seriously was the process of client development, control over the process
of integration of source code, and testing of the clients before their
release. Not knowing SolNETā™s development process, though, we could
only speculate what might have happened there.
The costs of a bug in this type of computation are very high.
I donā™t want this or my earlier e-mail comparing keyrates
to sound like Iā™m denegrating SolNET. They are doing an ex-
cellent job of cracking DES [keys]. Our eļ¬orts are compatible,
Getting Word Out 225
any competition between DESCHALL and SolNET should be
SolNET should be commended for their organization and
openness. They have great mailing list archives, including an
open development list. They are giving out source code for their
clients (albeit with a small piece missingā”you canā™t actually
use the client to run on their keyservers). Making inforomation
available makes it much easier to understand what is going on
when a problem is discovered.
Saturday, May 24, 2:26 P.M.
Sun Microsystems, San Diego, California
Even while DESCHALL participants puzzled over SolNETā™s setback,
we received some welcome news. Someone at Sun Microsystems had
come on board. For the past two days, software engineer John Falken-
thal had been running around trying to get everything that he needed
to participate in DESCHALL.
Since Sun used ļ¬rewalls to limit the connectivity between its inter-
nal networks and the Internet, Falkenthal needed to get Justin Dolskeā™s
U2T software working inside of Sun to work through the ļ¬rewall. Once
he got the necessary software up and running, he started running DES-
CHALL clients on the Sun systems at Sunā™s San Diego engineering
The results of his ļ¬rst day of recruiting were impressive. Sun ap-
peared in the DESCHALL statistics as one of the top ten sites testing
keys on May 23.
Word continued to spread inside of Sun, and with other Sun employ-
ees starting to help by running DESCHALL client software on their ma-
chines, Sun Microsystems started making headway against other sites
participating in the eļ¬ort.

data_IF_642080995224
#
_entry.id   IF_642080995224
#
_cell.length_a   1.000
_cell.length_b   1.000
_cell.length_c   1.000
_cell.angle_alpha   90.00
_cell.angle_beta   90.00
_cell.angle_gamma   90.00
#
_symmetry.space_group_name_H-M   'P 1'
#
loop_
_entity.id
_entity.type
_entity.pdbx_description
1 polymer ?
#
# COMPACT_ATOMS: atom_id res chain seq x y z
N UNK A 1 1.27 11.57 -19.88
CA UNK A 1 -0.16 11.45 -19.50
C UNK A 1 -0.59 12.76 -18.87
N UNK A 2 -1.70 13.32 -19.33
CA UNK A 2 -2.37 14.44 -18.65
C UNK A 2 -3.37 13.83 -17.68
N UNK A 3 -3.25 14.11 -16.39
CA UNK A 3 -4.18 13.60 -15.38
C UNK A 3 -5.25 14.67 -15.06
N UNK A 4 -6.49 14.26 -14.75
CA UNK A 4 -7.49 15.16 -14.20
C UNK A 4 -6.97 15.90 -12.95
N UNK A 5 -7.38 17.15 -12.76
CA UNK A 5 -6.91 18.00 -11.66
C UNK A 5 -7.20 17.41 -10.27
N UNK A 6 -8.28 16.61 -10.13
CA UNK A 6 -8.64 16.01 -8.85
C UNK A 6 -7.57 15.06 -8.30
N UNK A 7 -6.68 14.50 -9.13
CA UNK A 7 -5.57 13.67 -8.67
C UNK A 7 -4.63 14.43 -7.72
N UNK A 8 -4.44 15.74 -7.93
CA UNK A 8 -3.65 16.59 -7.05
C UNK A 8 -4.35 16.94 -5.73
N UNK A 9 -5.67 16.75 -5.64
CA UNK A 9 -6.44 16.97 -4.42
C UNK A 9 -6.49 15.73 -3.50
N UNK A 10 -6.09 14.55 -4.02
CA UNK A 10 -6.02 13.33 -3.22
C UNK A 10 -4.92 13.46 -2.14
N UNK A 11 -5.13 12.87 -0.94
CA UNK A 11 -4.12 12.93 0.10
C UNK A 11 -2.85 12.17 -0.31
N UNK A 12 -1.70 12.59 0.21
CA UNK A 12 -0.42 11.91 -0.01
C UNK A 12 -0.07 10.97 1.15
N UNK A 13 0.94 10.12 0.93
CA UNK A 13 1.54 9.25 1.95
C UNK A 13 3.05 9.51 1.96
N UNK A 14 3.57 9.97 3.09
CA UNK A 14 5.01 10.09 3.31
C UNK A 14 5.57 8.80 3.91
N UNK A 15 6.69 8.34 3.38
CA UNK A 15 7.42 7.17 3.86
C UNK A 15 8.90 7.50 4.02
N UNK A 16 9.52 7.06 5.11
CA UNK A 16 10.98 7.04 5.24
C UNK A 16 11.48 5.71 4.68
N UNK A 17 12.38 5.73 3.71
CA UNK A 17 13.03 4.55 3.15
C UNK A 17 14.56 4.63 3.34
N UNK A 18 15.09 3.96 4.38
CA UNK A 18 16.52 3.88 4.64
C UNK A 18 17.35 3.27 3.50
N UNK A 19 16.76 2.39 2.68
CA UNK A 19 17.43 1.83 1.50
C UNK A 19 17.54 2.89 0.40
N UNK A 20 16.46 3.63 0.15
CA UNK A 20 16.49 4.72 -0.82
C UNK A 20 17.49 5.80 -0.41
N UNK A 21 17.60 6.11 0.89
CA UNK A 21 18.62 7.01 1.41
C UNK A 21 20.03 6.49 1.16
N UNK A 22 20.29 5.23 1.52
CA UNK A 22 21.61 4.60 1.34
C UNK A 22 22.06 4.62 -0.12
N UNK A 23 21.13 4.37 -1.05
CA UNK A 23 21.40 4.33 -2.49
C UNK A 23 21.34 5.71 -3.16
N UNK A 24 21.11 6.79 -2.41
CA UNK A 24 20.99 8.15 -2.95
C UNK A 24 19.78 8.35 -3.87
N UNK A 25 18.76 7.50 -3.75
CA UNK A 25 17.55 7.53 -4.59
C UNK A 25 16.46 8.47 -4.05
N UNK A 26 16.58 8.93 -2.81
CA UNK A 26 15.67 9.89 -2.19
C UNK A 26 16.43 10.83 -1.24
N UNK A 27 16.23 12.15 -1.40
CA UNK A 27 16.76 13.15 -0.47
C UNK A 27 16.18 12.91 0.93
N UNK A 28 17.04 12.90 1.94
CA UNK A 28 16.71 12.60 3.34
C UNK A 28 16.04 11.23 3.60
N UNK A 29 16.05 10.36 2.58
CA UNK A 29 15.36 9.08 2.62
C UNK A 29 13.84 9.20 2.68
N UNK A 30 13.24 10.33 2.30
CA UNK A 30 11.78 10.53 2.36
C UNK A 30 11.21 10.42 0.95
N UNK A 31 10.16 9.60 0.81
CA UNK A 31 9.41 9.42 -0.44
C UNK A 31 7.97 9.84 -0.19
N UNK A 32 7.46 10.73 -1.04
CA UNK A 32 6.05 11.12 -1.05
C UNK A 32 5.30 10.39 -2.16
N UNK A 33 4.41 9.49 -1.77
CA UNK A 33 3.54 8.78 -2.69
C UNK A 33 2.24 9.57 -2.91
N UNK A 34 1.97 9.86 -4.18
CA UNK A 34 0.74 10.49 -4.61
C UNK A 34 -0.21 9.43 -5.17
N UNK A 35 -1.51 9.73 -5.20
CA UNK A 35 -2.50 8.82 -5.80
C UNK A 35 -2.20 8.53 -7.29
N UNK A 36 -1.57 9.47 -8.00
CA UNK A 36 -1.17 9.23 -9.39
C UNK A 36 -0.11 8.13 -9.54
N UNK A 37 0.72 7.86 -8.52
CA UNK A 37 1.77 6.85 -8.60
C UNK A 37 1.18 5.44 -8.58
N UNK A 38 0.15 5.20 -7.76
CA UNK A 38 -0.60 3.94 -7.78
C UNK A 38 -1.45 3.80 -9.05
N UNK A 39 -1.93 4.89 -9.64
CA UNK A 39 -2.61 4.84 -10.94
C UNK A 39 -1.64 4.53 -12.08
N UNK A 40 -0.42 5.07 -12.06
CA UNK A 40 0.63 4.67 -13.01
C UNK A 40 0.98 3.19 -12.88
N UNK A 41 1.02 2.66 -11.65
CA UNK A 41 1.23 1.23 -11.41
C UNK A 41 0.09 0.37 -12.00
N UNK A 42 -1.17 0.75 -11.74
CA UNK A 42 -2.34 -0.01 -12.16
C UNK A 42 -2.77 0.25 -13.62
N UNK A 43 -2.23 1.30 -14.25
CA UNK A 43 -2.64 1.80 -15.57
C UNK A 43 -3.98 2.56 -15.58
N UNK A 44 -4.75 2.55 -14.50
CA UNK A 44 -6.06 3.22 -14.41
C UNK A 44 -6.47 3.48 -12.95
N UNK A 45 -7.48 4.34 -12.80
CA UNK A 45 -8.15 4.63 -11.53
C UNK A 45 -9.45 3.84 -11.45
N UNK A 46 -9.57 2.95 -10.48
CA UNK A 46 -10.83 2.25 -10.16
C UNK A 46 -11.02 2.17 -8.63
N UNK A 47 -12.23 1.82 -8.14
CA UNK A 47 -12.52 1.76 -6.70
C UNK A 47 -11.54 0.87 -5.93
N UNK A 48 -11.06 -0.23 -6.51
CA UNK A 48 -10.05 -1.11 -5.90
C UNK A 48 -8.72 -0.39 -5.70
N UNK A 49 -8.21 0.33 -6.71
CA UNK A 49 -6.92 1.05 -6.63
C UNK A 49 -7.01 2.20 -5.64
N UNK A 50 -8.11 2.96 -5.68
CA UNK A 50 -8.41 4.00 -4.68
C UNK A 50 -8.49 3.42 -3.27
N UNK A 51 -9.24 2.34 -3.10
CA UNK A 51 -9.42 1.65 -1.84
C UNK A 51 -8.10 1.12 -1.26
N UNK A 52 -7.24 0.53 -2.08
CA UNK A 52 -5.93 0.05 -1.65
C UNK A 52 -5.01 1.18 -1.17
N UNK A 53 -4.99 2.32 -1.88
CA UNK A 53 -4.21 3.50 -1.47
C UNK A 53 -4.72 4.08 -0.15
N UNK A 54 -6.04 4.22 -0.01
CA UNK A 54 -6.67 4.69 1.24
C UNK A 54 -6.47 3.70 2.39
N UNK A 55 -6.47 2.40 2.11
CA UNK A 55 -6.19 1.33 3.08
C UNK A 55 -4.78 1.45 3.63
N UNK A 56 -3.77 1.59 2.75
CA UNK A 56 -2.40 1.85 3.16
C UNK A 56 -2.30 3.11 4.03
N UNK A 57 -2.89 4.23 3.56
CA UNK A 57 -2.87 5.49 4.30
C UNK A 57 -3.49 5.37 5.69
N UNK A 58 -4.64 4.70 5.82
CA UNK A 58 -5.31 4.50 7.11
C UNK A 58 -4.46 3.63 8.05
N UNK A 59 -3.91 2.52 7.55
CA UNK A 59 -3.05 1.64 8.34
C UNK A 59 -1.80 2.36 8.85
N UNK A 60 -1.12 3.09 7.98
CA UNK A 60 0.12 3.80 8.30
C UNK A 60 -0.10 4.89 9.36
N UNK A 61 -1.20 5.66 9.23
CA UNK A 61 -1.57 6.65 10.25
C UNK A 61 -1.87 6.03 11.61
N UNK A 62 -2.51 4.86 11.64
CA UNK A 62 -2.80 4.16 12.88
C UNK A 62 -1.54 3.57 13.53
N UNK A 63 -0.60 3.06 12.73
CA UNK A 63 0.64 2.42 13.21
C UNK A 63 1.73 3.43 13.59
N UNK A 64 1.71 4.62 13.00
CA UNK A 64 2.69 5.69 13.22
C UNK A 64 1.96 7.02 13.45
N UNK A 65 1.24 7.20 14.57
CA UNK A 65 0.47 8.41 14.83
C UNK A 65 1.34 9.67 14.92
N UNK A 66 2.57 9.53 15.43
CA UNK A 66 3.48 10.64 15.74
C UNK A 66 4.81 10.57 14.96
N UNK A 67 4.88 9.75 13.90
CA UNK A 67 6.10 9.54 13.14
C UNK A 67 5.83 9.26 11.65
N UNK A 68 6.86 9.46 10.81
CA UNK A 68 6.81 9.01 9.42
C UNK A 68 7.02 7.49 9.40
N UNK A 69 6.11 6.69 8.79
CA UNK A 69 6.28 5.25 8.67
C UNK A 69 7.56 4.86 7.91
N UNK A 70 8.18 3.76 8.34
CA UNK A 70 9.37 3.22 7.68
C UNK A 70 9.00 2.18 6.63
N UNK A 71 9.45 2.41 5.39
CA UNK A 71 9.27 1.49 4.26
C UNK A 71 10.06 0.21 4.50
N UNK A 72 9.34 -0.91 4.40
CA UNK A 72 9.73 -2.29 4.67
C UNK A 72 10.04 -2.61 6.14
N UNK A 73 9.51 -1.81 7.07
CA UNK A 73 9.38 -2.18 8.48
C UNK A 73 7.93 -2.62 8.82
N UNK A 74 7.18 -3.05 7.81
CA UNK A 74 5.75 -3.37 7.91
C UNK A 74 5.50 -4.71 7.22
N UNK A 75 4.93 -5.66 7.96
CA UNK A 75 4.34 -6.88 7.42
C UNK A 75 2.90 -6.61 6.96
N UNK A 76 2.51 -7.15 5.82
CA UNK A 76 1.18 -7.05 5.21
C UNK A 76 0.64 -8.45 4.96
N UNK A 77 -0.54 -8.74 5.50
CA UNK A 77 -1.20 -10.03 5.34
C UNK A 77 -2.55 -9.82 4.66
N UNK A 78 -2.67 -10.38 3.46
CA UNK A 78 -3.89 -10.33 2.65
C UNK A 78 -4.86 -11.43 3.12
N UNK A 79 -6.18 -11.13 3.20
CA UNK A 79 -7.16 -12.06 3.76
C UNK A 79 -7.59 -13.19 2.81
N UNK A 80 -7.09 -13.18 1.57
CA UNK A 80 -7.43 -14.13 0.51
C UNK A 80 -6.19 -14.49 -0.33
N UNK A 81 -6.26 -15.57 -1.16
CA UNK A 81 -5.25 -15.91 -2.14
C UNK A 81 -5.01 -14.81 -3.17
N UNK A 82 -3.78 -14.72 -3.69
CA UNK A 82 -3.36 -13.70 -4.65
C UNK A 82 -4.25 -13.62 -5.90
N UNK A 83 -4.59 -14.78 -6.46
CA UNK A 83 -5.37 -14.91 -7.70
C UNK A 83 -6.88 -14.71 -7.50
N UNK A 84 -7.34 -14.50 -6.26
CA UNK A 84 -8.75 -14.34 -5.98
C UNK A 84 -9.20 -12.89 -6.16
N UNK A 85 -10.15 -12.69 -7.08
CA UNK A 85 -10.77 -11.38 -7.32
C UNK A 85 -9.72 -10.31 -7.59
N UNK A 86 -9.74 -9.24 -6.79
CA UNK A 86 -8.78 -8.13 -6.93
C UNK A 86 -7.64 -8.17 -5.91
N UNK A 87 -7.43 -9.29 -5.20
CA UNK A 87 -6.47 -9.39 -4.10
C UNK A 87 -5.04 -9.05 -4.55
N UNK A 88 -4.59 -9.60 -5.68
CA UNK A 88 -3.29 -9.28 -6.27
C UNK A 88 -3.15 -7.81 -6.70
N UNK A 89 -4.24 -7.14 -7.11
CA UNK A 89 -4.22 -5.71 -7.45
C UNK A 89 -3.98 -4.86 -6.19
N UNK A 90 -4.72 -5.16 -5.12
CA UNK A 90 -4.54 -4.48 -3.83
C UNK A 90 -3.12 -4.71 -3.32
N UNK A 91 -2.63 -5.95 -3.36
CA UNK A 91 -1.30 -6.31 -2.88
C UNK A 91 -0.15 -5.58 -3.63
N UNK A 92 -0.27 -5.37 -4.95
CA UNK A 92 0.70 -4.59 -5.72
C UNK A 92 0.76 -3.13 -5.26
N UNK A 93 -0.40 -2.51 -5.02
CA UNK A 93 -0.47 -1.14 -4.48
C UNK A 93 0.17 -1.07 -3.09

A few days later, Nelson Minar would smile as he read over the
previous days statistics. John Falkenthalā™s eļ¬orts inside of Sun seemed
to be paying oļ¬. Sun reached fourth place in keys tested May 27, passing
both MIT and Georgia Tech.
226 CHAPTER 31
Monday, May 26
Loveland, Colorado 12
Rocke Verser looked at the speed
the DESCHALL project was 6
searching the DES keyspace. It 4
had taken us roughly two months 2
to search one percent of the 0
keyspace. We passed the two per-
cent mark nine days later, the
three percent mark six days af- Fig. 10. Sum of DES Keys Tested, as a
ter that, and the four percent Percent of Total, March 14ā“May 29
mark in another four days. As
we built momentum and raced
through the keyspace at an ever-increasing rate, our āEstimated Time
to Fifty Percent Completionā statistic became less useful. Sure, it would
be a good ļ¬gure to have if we wanted to show how long it would take
us to ļ¬nd DES keys on average with the DESCHALL project, but we
were looking for one key, and we wanted participants to know when to
expect to ļ¬nd the one key we wanted before they became distracted or
discouraged and dropped out of the race.
Verserā™s answer was a āTime of Completionā report, posted to the
DESCHALL list for the ļ¬rst time on May 28, analyzing the previ-
ous dayā™s activity. In the report, he noted that DESCHALLā™s previous
ātime to ļ¬fty percent completionā ļ¬gure rapidly became a meaning-
less statistic, that a more accurate measure was the time remaining to
searching ļ¬fty percent of the remaining keys. Additionally, instead of
statistically assuming that DESCHALL was the only project working
on the problem, Verser built a model that looked at both DESCHALL
and SolNETā™s activity. Verserā™s ļ¬rst report was as follows.
Given the āfactual dataā and the āassumptionsā below, the āre-
sultsā of this model are believed (not guaranteed) to be mathe-
matically correct to within one day and to within two percentage
Getting Word Out 227
DESCHALL keyrate 4.014 billion keys/sec.
over last 24 hours
SolNET keyrate 1.738 billion keys/sec.
over last 24 hours
DESCHALL keyspace [tested] 12.193%
SolNET keyspace [tested] 7.849%
ā¢ DESCHALL and SolNET are working independently.
ā¢ Each groupā™s keyspace rate remains constant at the levels
ā¢ Nobody else on the planet is working on the RSA DES Chal-